There were no shooting lights on, just ambient light from the open studio doors...which meant that we could see perfectly, but it was totally different "lighting" (and a far different atmosphere) than existed when shooting was underway.

I took them over and told them to stand in a particular place that I pointed out...which they did. So they're standing there on a piece of plywood flooring, with a sheet of plywood up at the back, (the side walls weren't up at that moment because the set wasn't active for filming)...looking plenty puzzled as to WHY I told them to stand there.

"Where is [the transporter thing]?"

"You're STANDING on it!!!" I answered.

They looked down at their feet, then around at the flimsy-looking plywood "back wall" which was only partially supported, and just couldn't believe that something so incredibly UNimpressive (basically, two large pieces of painted plywood) was the sleek, futuristic transporter they had been wanting so badly to see for all the run of the show.

I explained how, if shooting was going on, there would be either one or both side walls up (depending on where the camera was at that moment), and that lights did pretty much EVERYTHING to make it look all Disneyland-ish and futuristic on film. Even with all of my explanations (I took them over to where the side walls were, and SHOWED them the actual side walls that were used when they were needed), it was very difficult, and VERY disappointing, for them to realize that the transporter unit was just some painted plywood that didn't look like anything at all in real, three-dimensional life.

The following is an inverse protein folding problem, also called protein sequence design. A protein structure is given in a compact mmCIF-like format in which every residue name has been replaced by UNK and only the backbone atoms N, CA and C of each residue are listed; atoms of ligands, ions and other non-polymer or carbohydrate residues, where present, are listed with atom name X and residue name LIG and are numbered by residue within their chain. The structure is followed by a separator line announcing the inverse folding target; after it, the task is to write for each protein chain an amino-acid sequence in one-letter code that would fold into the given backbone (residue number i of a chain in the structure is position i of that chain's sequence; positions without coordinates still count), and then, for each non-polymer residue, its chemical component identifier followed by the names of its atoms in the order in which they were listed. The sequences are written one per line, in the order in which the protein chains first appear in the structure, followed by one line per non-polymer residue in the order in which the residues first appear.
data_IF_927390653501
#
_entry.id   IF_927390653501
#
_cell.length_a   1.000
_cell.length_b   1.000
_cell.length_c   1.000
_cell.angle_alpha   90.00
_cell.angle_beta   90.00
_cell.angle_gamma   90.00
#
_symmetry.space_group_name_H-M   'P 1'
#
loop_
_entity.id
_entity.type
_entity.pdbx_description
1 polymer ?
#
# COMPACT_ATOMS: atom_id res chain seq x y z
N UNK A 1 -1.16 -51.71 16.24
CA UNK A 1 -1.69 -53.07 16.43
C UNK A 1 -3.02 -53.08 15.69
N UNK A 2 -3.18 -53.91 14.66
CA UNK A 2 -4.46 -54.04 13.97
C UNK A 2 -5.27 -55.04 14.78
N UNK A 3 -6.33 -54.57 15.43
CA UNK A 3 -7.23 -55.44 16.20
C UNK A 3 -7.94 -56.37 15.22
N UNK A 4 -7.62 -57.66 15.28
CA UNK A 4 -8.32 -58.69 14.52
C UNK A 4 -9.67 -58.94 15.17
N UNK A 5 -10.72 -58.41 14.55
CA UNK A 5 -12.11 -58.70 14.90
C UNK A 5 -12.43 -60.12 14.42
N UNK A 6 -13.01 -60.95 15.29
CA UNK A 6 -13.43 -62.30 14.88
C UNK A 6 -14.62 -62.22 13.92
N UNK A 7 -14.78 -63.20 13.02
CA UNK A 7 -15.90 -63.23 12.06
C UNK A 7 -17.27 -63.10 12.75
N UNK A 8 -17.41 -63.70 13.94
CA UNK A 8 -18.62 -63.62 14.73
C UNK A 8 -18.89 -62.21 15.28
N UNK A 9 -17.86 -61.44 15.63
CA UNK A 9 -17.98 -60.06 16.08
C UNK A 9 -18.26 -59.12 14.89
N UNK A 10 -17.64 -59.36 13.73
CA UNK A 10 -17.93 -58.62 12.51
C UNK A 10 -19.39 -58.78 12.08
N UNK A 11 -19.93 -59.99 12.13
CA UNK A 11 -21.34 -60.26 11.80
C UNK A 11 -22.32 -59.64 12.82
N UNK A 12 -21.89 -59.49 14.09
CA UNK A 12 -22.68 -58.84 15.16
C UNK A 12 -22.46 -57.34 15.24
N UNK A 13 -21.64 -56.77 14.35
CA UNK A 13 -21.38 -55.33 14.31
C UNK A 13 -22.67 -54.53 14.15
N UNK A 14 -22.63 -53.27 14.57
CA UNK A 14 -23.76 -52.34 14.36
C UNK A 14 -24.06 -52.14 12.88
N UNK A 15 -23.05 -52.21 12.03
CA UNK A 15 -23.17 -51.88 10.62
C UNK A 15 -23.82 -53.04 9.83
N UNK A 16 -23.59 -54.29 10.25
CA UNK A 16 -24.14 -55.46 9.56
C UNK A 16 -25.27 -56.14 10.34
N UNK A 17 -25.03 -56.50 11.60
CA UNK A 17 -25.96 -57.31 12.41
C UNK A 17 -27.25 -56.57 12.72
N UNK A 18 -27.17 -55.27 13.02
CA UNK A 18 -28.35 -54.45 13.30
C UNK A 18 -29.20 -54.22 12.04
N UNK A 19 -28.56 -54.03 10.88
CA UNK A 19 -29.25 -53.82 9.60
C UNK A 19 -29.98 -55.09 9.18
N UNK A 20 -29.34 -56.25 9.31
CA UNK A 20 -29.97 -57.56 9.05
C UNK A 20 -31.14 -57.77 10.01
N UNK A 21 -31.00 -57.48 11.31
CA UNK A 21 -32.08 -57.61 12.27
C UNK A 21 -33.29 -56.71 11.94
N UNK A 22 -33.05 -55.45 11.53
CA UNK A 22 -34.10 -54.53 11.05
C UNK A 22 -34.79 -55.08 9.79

I also showed them, using the actual things, how those "zip" doors (with the sound effects) were ACTUALLY operated by stagehands who were standing behind the walls, and who manually pulled and pushed them into place at the right times (with the sound effects added later in post-production).

It was really funny, because they got to see EVERYTHING on the Star Trek set that they were interested in, they got to work the "zip" doors themselves, they got to do EVERYTHING they wanted to do (they wanted to sit in Kirk's chair, etc.)...and what they FELT was let-down and disappointed.

Leonard Nimoy was an incredibly thoughtful man to me, and he was always very patient and cooperative with the sometimes deadly dull things I, on behalf of our magazines, asked him to do (like making a series of recordings for our contest winners, saying basically: "Hello Linda Roberts in Toledo, Ohio...This is Leonard Nimoy, of Star Trek, in Hollywood, and...").